Alexis de Sakhnoffsky
Count Alexis de Sakhnoffsky (Born: 12 November 1901, Kiev, Kiev Governorate, Russian Empire (present day Ukraine) – Died: April 29, 1964, Atlanta, Georgia, United States) was a Russian-American industrial designer, known principally for his Streamline-style automotive designs. Born in Kiev, Ukraine in 1901 in the family of Vladimir Sakhnovsky/Sahnovski. The Sakhnovskys are known since Ukrainian cossacks' period. They are united with other Cossack Hetman families such as the Zabilas, the Lysenkos, the Bezborodkos and the Polubotkos as well as the famous noble families the Gogol-Yanovskys, the Tereschenkos and others. Alexis came from a wealthy aristocratic family. The son of Prince Vladimir Sakhnovsky who was the new commandant of the station port in the First World War, the port manager in the Petrograd's Customs and Chairman of the acceptance of vehicles supplied by Russia's allies, committed suicide in 1917. Mother was M. I. Tereshchenko's (millionaire and sugar industrialist) daughter. The family had a "Mercedes" car, which led to a creative future fate of the artist. After his father's death in 1917 he joined the army of General Wrangel. In early 1920 after the Bolshevik revolution he emigrated from his motherland. At first he lived in Paris, where his mother's aunt lived. Then he emigrated to Switzerland in 1919 and by the 1920s had become a well-known designer of European sports cars. He relocated to North America in 1929 and was employed by the Hayes Body Corporation where he did design work for several Hayes customers like Auburn, Cord, or American Austin automobiles. The 1929 Cord L-29 he designed for himself (and which was built at Hayes) won the Grand Prize at the 1929 Monaco Concours d'Elegance and the Grand Prix d'Honneur at the 1929 Beaulieu Concours. He went to Packard in the early 1930s, and later did work for White trucks, among others.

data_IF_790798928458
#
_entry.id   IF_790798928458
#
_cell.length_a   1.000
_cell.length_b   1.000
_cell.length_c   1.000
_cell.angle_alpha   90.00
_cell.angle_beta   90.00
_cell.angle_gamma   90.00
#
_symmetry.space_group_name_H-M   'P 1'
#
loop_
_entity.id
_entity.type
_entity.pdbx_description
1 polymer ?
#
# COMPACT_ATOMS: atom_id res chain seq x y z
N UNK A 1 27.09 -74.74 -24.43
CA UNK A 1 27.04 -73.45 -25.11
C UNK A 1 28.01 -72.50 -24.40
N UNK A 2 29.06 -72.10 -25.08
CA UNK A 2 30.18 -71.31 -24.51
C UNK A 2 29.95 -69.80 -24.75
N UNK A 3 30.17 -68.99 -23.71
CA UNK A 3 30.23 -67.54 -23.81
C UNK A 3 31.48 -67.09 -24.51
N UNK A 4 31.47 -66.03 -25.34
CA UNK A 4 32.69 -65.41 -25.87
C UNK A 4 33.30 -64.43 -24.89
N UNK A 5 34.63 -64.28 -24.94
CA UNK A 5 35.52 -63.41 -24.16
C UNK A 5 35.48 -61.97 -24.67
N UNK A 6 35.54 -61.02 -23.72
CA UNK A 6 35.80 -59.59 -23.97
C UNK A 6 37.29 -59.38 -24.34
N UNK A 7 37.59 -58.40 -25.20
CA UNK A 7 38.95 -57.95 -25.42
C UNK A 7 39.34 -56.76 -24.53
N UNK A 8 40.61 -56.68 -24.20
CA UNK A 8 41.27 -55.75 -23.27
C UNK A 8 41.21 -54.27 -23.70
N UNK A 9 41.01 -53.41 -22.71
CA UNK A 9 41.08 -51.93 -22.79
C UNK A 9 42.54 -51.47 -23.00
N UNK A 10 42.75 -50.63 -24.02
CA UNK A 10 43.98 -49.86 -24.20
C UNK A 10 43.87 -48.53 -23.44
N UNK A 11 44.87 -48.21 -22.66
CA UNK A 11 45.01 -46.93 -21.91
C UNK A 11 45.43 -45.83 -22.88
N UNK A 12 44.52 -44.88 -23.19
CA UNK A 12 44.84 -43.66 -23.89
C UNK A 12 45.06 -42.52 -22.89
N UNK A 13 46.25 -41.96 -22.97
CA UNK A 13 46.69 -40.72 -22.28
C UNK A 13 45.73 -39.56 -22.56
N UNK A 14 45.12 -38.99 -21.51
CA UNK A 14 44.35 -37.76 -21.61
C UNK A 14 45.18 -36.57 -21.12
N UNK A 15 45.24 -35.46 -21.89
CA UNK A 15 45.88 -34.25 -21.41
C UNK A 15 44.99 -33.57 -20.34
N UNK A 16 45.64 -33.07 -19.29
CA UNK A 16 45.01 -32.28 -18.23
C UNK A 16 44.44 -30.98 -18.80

In the early 1950s Sakhnoffsky teamed up with Preston Tucker (after Tucker's tumultuous acquittal from an SEC trial over the Tucker '48) funded by investors from Brazil. They began initial designs to build a sports car called the Tucker Carioca. But Tucker's travels to Brazil were plagued by fatigue and upon his return to the United States he was diagnosed with lung cancer. Tucker died from pneumonia as a complication of lung cancer. The Tucker Carioca was never developed.
Sakhnoffsky also completed numerous other design projects including bicycles, kitchen items, and furniture. He served as a technical editor for Esquire magazine from 1934 until the 1960s.